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Influences of Vegetation on Weathering and Formation of Relief

Even though climatic and tectonic factors are most important for geomorphological processes, influences of organisms on the formation of relief and thus for changing areas must not be overlooked. Viles (1988) distinguishes, in his volume on biogeomorphology, between active and passive relations between organisms and the site factors which depend on relief. The former are biogenic weathering, formation of biogenic sediments (e.g. lime deposits), bioturbation (e.g. burrowing animals) and also bioerosion (e.g. from grazing animals). Passive relations, from interrelations between components of the vegetation, can be seen in dune formation and in accumulation of organic matter (e.g. in bogs or as a consequence of damming rivers). These interactions will be explained with some examples (see also Chap. 2.3).

Weathering or formation of soils was generally interpreted as an exogenous, climatic and physicochemically regulated process. Today, organisms are regarded as playing an important role in weathering in all climatic zones of the earth. For example, cyanobacteria participate in the formation of desert varnish, a covering of iron and manganese compounds - thus securing their own habitat with a protective crust. The metabolic processes of lichens, blue-green algae and fungi result in release of acids and chelating compounds which, under humid conditions, dissolve some components in rocks either completely (as with limestone) or selectively dissolve and remove the mineral components. Lichens, in particular those living within rocks (endolithic: types such as chasmoendoliths, euendoliths and cryptoendoliths) and also those living on the surface (epilithic), influence weathering in all climatic conditions (Belnap and Lange 2001). Under moist conditions, crusted rocky surfaces

Potential dune forest

White dunes Primary dunes intertidai zone

Sandy beach

Grey dunes

Fig. 4.3.5. Sequence of habitats in coastal regions with dune formation. (After Ellenberg 1996)

Brown dunes Grey dunes carbonate-rich sand ___ Fresh ground water pockets

Brackish groundwater

Brown dunes Grey dunes carbonate-rich sand ___ Fresh ground water pockets

White dunes Primary dunes intertidai zone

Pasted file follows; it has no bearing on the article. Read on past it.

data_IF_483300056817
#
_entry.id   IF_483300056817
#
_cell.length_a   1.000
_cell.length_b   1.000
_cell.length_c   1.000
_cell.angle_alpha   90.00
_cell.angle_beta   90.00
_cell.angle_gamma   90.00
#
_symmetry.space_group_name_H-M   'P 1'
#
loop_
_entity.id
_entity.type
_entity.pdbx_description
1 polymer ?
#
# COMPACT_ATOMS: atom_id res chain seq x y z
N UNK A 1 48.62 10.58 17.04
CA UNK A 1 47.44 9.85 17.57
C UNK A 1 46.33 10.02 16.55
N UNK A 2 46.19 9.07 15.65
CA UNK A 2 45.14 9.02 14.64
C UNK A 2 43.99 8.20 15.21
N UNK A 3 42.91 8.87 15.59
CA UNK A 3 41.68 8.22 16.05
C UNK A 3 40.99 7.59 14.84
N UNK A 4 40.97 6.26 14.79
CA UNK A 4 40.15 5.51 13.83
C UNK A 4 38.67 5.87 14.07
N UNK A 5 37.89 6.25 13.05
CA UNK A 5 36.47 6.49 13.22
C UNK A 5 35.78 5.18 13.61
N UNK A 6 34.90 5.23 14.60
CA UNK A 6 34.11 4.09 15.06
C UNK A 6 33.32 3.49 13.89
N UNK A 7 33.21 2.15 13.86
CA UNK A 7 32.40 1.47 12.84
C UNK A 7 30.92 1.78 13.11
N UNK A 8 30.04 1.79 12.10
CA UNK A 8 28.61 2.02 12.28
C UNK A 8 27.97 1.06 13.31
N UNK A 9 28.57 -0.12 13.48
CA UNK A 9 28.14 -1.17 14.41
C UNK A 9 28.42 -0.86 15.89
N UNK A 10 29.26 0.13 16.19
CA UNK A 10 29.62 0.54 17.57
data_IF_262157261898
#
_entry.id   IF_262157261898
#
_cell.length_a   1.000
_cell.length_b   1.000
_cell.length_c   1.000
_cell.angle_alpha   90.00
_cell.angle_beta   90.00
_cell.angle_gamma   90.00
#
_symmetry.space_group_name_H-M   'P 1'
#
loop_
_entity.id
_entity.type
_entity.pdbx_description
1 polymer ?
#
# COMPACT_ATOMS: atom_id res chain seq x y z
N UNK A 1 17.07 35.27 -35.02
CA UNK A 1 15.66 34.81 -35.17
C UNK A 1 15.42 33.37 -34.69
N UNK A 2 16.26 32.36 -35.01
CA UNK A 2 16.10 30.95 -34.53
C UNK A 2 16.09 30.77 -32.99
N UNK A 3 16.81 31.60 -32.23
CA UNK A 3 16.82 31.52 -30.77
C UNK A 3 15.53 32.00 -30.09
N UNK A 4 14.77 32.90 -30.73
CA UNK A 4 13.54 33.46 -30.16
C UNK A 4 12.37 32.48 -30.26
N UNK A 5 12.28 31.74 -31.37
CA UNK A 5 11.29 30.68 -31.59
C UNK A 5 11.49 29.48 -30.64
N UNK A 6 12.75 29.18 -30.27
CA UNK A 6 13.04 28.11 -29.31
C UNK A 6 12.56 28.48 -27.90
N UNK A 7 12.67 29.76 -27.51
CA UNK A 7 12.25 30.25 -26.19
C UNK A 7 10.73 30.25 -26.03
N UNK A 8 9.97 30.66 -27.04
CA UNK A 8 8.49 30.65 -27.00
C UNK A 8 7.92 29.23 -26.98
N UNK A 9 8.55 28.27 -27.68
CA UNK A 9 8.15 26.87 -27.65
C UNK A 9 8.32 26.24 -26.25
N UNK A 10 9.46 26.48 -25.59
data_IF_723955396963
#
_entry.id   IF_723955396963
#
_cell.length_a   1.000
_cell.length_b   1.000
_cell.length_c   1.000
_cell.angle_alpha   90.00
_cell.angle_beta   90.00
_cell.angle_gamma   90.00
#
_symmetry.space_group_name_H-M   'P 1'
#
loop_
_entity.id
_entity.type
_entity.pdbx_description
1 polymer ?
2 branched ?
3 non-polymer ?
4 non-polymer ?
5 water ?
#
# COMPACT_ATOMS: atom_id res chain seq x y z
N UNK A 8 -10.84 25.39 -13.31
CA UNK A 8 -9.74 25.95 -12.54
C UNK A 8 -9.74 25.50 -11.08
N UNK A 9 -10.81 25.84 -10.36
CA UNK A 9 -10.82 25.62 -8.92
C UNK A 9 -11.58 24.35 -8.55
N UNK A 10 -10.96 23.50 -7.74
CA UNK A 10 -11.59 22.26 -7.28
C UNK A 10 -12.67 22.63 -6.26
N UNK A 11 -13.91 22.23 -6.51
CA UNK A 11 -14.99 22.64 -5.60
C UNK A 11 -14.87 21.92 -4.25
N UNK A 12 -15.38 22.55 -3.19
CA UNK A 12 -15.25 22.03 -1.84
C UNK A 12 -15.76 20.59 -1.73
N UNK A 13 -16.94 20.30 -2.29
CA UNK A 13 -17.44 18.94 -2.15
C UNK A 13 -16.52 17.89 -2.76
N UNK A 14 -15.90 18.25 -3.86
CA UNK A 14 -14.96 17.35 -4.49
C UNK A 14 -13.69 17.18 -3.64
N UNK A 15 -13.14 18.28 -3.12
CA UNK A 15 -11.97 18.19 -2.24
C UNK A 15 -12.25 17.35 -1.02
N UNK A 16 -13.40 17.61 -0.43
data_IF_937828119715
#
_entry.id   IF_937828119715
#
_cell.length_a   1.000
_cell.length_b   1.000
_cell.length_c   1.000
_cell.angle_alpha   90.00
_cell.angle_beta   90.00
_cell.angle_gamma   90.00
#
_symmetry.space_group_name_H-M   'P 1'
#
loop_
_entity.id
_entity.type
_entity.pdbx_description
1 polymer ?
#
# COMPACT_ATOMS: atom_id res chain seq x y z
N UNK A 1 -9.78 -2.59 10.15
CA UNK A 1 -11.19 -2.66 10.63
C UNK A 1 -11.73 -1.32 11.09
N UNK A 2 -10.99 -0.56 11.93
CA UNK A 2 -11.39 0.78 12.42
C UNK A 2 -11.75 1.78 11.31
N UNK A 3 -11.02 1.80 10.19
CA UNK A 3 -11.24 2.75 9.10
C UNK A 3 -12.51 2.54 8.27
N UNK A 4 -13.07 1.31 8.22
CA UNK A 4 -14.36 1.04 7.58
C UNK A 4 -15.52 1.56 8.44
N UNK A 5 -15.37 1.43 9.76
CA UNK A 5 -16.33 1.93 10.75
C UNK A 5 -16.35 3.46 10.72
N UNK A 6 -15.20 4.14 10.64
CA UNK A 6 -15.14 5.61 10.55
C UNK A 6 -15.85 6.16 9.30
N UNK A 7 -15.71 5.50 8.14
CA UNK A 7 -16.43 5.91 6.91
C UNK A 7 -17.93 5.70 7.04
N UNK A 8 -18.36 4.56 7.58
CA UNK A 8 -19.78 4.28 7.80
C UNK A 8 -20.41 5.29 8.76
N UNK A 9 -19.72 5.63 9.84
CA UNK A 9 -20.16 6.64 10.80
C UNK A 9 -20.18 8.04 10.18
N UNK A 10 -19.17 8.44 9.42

Sandy beach

Grey dunes

Brackish groundwater are conserved by lichen cover, but in arid regions lichens can be very destructive. Danin (1986) recognised in the weathering forms observed in the Negev a dynamic equilibrium between surface destruction and crust formation. Formation of particular types of crusts and patterns of dissolution caused by different moisture conditions allow conclusions to be drawn about palaeoclimatic conditions.

Bioturbation and its various forms (e.g. by earthworms in temperate habitats, ground-living small mammals in tropical high mountains) and consequences for habitats are only mentioned here, as is bioerosion with its often catastrophic consequences in overgrazed mountain regions (see Fig. 4.1.30D and Chap. 4.1). An example of the passive role of vegetation in forming the relief is the living submerged macrophytic vegetation. Dynamics of river beds and river valleys is particularly regulated by vegetation. Plants occupying river banks, or submerged, influence water flow and thus affect erosion and deposition of materials transported in the river. In non-canalised rivers in Europe, for example the lower Loire, islands covered with canary grass (Phalaris canariensis) develop in the river bed. The German tamarisk (Myricaria germanica), now very endangered, not only withstands the mechanical strain of floods, but also contributes considerably to the stabilisation of river banks in Alpine low lands.

In other climatic zones there are similar, typical influences of vegetation on the formation of areas along rivers and their banks. For example, in the low land tropics, vegetation near river banks acts as zones trapping sediments and floating materials, thus slowing the flow of the river and providing protection from erosion by damming the river. In near-natural river valleys small mosaics of different plant communities frequently occur. These communities provide information on the water supply and the mechanical strain caused by water, as well as about the modifying influences of plants. Such mosaics can only be understood if the interactions between vegetation and site are considered (see also Fig. 4.1.38 and Chap. 4.1).

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